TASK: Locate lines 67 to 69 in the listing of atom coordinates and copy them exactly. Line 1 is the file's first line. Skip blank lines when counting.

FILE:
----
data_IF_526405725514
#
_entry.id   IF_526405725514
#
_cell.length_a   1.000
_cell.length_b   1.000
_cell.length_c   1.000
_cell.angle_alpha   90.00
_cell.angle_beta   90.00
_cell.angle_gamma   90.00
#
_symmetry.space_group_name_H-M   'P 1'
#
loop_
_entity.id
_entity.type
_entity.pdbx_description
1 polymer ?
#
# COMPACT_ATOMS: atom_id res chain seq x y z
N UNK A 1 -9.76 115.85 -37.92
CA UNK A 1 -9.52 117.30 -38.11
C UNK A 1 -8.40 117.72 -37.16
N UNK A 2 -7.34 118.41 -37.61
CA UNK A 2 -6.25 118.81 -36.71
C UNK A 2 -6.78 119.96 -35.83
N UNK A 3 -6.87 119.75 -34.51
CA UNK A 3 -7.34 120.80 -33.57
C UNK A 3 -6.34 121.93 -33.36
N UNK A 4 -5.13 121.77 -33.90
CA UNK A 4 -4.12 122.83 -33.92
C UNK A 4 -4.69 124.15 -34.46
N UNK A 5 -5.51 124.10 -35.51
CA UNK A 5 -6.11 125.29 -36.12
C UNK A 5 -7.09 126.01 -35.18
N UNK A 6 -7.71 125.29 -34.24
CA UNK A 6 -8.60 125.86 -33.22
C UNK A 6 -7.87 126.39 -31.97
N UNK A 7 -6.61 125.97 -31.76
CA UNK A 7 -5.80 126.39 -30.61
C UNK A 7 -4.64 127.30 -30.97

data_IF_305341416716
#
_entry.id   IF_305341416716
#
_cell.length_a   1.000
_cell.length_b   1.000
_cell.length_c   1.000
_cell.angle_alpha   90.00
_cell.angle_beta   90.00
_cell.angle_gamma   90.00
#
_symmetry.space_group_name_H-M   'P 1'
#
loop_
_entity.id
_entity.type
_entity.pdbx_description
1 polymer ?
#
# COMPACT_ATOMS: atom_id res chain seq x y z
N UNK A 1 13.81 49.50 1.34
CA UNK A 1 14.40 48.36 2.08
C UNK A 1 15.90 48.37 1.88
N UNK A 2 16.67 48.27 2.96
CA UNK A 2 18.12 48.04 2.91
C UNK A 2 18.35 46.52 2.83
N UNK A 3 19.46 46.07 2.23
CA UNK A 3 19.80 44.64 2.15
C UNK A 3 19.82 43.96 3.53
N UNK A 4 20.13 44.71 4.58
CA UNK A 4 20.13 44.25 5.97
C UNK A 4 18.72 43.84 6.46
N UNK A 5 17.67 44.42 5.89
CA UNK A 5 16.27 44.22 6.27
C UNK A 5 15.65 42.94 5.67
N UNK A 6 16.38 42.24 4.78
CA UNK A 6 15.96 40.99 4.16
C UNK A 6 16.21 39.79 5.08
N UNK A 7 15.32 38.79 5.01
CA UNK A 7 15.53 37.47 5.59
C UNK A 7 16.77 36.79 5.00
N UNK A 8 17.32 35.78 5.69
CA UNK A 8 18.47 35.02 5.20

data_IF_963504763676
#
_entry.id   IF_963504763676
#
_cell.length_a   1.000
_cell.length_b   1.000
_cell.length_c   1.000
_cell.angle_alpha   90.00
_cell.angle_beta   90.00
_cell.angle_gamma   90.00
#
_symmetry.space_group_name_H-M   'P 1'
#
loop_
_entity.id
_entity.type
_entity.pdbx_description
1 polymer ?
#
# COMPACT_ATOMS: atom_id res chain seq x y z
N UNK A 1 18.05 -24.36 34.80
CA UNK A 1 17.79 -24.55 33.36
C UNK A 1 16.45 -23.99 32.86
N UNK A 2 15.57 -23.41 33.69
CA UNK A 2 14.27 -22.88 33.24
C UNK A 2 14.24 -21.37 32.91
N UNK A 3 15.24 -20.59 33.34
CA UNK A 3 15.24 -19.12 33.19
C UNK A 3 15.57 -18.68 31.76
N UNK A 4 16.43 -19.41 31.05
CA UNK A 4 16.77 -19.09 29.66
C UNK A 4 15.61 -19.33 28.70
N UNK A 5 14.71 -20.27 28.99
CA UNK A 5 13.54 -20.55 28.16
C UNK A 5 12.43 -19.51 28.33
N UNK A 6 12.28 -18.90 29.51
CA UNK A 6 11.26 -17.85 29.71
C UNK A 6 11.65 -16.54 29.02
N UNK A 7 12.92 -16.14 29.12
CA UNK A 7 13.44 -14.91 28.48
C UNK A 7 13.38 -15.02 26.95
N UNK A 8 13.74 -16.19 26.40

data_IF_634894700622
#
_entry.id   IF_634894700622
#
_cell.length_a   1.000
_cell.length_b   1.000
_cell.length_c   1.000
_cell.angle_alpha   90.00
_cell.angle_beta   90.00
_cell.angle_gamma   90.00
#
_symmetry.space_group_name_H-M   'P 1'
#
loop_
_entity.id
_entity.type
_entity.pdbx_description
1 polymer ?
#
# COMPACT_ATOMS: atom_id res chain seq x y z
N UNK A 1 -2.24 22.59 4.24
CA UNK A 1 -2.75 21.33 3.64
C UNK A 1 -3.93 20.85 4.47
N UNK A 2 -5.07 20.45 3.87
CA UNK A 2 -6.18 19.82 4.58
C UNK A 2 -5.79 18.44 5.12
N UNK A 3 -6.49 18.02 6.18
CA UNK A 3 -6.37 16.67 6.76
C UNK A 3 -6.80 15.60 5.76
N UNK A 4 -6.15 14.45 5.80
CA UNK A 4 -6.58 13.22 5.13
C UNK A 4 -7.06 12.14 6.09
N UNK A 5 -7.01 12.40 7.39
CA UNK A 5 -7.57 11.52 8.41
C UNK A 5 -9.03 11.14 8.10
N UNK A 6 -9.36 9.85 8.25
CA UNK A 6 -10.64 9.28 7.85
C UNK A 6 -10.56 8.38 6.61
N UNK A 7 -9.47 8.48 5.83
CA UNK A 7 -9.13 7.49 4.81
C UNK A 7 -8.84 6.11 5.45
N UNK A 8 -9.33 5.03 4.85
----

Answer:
C UNK A 2 18.35 46.52 2.83
N UNK A 3 19.46 46.07 2.23
CA UNK A 3 19.80 44.64 2.15